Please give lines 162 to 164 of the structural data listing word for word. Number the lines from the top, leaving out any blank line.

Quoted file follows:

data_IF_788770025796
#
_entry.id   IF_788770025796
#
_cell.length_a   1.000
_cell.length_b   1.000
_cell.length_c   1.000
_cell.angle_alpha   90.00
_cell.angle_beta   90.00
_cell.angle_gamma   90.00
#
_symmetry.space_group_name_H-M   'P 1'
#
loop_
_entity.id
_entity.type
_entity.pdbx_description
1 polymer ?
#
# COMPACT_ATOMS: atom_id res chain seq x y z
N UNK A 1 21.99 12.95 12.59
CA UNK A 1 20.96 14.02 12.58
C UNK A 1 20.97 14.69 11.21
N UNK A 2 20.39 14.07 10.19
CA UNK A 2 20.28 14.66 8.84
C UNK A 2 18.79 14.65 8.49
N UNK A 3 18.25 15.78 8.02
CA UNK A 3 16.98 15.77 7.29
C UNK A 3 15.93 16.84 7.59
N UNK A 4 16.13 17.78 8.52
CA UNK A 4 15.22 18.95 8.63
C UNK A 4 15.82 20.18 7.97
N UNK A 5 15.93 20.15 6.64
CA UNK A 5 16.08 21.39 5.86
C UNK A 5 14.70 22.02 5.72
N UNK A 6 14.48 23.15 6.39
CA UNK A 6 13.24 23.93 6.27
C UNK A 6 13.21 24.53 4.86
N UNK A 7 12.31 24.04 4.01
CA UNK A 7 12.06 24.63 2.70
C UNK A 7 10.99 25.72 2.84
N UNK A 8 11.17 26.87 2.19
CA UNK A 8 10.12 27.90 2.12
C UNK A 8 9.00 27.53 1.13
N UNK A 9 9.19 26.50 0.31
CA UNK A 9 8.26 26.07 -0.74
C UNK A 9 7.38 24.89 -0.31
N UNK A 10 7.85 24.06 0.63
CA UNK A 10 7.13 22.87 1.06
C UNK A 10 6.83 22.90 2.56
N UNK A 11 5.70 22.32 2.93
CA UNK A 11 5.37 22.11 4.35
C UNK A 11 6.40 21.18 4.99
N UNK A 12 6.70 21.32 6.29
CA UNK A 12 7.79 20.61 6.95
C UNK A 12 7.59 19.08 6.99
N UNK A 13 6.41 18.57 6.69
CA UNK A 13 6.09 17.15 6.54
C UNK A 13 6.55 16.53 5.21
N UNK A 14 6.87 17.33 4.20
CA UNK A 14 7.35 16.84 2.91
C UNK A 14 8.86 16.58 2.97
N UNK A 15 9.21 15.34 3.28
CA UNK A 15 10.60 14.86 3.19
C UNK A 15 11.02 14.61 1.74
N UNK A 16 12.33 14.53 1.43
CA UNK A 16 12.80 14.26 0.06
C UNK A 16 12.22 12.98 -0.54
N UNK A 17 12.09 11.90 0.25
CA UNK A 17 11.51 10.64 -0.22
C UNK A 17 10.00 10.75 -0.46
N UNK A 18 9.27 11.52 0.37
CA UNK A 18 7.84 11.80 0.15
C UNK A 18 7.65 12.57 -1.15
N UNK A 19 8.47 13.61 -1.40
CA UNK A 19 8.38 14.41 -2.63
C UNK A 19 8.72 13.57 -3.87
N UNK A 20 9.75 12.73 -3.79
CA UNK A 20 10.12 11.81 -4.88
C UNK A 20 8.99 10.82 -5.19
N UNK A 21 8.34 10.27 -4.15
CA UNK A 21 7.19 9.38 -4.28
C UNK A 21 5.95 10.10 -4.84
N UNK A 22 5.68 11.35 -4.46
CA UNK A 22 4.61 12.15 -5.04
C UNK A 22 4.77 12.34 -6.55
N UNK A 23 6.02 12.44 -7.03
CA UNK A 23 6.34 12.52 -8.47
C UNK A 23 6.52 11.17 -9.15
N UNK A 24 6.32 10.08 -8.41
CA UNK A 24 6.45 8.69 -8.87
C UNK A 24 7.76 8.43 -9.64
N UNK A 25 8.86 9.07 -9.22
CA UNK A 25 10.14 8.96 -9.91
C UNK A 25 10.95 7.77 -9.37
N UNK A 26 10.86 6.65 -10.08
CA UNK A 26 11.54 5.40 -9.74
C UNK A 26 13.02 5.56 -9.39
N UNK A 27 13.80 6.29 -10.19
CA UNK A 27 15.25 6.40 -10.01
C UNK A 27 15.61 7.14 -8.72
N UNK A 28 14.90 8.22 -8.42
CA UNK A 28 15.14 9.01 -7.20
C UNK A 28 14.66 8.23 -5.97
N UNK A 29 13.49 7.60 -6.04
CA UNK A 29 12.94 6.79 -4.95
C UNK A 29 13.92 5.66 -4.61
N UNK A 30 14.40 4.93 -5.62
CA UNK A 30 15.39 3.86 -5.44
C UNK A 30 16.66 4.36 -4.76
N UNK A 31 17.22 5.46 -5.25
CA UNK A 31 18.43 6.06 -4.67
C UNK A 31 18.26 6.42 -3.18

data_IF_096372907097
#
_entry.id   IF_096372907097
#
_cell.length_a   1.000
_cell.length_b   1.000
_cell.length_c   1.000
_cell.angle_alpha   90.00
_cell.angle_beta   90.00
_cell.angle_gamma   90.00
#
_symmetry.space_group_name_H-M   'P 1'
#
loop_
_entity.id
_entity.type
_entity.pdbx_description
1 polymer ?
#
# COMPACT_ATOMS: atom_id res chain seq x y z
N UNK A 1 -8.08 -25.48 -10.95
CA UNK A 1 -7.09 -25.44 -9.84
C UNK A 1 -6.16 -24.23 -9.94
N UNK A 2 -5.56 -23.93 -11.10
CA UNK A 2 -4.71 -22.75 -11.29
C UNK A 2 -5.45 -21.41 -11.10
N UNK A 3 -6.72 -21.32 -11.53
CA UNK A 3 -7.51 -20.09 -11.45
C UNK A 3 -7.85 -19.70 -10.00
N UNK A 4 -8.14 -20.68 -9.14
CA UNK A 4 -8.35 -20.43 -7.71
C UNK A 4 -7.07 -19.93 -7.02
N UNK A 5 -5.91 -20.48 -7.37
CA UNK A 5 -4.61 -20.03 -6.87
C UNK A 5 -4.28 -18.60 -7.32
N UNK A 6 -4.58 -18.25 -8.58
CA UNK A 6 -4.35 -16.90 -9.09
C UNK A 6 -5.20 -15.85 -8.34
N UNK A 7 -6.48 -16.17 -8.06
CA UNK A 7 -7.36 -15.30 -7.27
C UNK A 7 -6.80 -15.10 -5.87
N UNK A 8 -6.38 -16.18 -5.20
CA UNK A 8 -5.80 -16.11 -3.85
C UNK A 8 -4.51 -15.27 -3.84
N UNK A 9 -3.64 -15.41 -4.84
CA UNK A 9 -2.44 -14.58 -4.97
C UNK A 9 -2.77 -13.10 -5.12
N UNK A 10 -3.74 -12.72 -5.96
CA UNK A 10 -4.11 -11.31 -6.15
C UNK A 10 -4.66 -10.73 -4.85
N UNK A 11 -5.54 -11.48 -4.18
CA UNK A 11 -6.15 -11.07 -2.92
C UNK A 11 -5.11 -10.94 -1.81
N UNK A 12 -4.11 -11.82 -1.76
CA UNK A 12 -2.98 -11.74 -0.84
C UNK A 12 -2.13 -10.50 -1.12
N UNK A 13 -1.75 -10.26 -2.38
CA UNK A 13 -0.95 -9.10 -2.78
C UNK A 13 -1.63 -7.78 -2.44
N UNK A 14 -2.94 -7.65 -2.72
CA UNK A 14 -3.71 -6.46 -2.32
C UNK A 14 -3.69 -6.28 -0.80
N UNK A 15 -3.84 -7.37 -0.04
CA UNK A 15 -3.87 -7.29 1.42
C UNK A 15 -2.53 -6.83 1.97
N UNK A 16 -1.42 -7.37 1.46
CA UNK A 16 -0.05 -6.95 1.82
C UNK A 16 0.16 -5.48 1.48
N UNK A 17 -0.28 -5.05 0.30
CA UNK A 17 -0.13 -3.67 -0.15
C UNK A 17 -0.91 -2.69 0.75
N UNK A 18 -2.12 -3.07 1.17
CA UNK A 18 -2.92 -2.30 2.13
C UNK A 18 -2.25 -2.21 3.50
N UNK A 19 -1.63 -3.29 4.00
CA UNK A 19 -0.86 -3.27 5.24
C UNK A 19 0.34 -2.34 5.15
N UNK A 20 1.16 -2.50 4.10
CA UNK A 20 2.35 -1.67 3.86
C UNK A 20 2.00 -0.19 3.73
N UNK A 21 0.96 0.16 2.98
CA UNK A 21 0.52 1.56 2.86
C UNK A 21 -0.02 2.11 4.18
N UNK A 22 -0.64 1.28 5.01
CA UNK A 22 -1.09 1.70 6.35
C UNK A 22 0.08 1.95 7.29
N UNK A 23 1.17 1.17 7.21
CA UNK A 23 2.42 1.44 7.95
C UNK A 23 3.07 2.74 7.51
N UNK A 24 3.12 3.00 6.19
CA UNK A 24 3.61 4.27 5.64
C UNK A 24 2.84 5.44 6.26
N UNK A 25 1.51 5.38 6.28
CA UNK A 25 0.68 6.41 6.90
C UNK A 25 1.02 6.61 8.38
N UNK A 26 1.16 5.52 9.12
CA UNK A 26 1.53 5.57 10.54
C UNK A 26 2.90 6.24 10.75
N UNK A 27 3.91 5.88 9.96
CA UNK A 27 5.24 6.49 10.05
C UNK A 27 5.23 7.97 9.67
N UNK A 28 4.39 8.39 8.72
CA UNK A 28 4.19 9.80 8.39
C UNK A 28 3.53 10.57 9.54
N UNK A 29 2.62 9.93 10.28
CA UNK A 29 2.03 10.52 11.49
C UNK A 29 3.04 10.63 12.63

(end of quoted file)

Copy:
CA UNK A 10 -4.11 -11.31 -6.15
C UNK A 10 -4.66 -10.73 -4.85
N UNK A 11 -5.54 -11.48 -4.18